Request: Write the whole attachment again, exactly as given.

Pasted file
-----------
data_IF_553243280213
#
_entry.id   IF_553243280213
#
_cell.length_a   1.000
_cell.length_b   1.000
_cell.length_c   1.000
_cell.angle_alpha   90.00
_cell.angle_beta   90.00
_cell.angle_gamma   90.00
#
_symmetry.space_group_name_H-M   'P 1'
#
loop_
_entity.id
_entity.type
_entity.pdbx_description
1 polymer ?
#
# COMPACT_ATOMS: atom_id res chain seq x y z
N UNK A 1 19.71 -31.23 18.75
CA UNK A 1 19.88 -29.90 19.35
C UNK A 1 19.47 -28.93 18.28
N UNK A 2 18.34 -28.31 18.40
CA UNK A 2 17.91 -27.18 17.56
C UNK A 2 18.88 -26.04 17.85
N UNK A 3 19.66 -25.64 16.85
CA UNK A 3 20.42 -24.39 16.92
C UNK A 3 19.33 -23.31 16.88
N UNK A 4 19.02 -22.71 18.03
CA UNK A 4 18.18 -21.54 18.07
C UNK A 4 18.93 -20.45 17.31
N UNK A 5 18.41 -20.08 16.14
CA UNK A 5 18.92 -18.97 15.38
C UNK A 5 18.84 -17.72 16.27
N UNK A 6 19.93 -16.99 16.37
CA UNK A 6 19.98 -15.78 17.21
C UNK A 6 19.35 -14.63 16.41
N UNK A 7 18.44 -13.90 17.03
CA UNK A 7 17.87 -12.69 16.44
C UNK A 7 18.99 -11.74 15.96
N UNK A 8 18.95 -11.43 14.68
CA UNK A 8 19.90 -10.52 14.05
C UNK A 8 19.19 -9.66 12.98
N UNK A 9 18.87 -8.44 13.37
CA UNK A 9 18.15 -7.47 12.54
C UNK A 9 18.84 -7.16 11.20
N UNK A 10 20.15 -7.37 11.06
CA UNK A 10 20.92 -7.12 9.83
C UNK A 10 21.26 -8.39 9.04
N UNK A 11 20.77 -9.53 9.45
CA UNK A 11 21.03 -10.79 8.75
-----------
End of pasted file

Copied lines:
data_IF_553243280213
#
_entry.id   IF_553243280213
#
_cell.length_a   1.000
_cell.length_b   1.000
_cell.length_c   1.000
_cell.angle_alpha   90.00
_cell.angle_beta   90.00
_cell.angle_gamma   90.00
#
_symmetry.space_group_name_H-M   'P 1'
#
loop_
_entity.id
_entity.type
_entity.pdbx_description
1 polymer ?
#
# COMPACT_ATOMS: atom_id res chain seq x y z
N UNK A 1 19.71 -31.23 18.75
CA UNK A 1 19.88 -29.90 19.35
C UNK A 1 19.47 -28.93 18.28
N UNK A 2 18.34 -28.31 18.40
CA UNK A 2 17.91 -27.18 17.56
C UNK A 2 18.88 -26.04 17.85
N UNK A 3 19.66 -25.64 16.85
CA UNK A 3 20.42 -24.39 16.92
C UNK A 3 19.33 -23.31 16.88
N UNK A 4 19.02 -22.71 18.03
CA UNK A 4 18.18 -21.54 18.07
C UNK A 4 18.93 -20.45 17.31
N UNK A 5 18.41 -20.08 16.14
CA UNK A 5 18.92 -18.97 15.38
C UNK A 5 18.84 -17.72 16.27
N UNK A 6 19.93 -16.99 16.37
CA UNK A 6 19.98 -15.78 17.21
C UNK A 6 19.35 -14.63 16.41
N UNK A 7 18.44 -13.90 17.03
CA UNK A 7 17.87 -12.69 16.44
C UNK A 7 18.99 -11.74 15.96
N UNK A 8 18.95 -11.43 14.68
CA UNK A 8 19.90 -10.52 14.05
C UNK A 8 19.19 -9.66 12.98
N UNK A 9 18.87 -8.44 13.37
CA UNK A 9 18.15 -7.47 12.54
C UNK A 9 18.84 -7.16 11.20
N UNK A 10 20.15 -7.37 11.06
CA UNK A 10 20.92 -7.12 9.83
C UNK A 10 21.26 -8.39 9.04
N UNK A 11 20.77 -9.53 9.45
CA UNK A 11 21.03 -10.79 8.75